Abstract 19813: Sleep Disturbance, Heart Failure, and Cognitive Function in Older Individuals: The Aging Demographics, and Memory Study (ADAMS)
Introduction: Approximately 50% of heart failure (HF) patients experience cognitive decline. In the general population, sleep disturbance is associated with cognitive decline. Sleep disturbance may alter the cellular or chemical homeostasis triggering cognitive decline. Up to 70% of individuals with HF report sleep disturbance. Although the etiology of cognitive decline in HF is unknown, sleep fragmentation and short sleep duration from sleep disturbance may partially explain cognitive decline among individuals with HF. This study investigates the possible mediating role of sleep disturbance on the relationship between HF and cognition.
Methods: This cross-sectional study examined 856 older adults’ (mean age: 81.6 years, SD: 7.1, male: 355 (41%), Caucasian: 658 (77 %), HF: 100 (11.7%)) data from Aging, Demographics, and Memory Study. To explore the possibility of meditating effects of sleep disturbance on relationship between HF and cognition, we used a structural equation model. Cognition was measured by neuropyshological tests. Sleep disturbance was determined if a subject was positive on one of the following three questions: 1) “Do you have problem falling asleep?”, 2) “Do you wake frequently during sleep?”, and 3) “Do you wake up too early?”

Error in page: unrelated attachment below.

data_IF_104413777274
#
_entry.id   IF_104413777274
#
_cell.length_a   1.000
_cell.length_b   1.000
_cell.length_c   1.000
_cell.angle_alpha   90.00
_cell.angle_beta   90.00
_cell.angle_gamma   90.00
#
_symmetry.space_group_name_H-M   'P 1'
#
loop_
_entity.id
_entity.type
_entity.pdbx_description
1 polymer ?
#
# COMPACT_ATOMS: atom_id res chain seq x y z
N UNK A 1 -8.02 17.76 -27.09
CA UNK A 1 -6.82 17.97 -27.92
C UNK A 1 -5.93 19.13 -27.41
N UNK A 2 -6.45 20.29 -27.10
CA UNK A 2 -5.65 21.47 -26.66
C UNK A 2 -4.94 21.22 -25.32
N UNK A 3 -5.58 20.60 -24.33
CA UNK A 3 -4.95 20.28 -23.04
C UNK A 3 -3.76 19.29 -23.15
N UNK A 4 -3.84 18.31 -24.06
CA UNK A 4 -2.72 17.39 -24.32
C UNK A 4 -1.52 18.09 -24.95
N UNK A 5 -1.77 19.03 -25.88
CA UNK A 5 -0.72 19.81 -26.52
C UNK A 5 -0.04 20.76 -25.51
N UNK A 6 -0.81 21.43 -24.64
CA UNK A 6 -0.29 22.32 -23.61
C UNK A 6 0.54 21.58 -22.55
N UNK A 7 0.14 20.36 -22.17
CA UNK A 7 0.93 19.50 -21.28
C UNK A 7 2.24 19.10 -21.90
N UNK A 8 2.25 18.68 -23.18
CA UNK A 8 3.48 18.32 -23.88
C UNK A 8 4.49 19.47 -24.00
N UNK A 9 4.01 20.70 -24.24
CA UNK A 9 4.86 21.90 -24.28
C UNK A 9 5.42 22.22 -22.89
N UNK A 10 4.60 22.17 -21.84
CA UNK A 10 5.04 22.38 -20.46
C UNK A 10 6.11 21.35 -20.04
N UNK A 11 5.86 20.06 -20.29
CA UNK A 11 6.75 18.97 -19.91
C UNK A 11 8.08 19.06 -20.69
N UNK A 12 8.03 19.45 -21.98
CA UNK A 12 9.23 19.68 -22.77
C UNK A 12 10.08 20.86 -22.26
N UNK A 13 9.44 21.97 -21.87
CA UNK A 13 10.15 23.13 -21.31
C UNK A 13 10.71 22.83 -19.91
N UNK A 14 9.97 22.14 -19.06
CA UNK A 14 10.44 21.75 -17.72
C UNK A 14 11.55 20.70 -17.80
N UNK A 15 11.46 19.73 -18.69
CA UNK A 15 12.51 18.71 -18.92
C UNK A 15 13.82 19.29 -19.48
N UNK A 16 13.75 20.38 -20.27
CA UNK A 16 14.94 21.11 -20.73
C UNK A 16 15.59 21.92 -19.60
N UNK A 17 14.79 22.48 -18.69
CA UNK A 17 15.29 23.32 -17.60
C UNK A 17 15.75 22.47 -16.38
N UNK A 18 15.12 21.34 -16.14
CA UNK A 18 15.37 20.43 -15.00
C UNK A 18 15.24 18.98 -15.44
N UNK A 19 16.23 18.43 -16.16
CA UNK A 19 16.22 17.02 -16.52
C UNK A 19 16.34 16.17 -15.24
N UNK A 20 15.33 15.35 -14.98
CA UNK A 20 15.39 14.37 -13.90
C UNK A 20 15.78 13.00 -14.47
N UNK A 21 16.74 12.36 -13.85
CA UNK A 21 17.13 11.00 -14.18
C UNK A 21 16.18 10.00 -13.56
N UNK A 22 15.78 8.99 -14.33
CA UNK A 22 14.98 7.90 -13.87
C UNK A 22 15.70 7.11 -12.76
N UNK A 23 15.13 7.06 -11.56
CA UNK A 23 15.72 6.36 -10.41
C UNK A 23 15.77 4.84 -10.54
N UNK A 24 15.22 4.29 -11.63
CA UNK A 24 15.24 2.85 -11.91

Results: Individuals with HF were likely to have a higher degree of sleep disturbance (β=0.229,p=0.003). Sleep disturbance was a significant predictor of cognitive decline (β=-6.52,p=0.028). However, there was no significant mediating effect of sleep disturbance on the relationship between HF and cognition (β=-0.011,p=0.978) after controlling for age, sex, and comorbidities.
Conclusion: Findings from this study suggest that HF can exacerbate sleep disturbance and sleep disturbance can deteriorate cognition. However, the mediating role of sleep disturbance on the relationship between HF and cognitive decline remains questionable. Future studies using objective measures and longitudinal design would enhance our knowledge related to the relationship between heart failure, sleep disturbance, and cognition.
Author Disclosures: C. Moon: None. J. Yoon: None. D.R. Lauver: None. L. Bratzke: None.
- © 2014 by American Heart Association, Inc.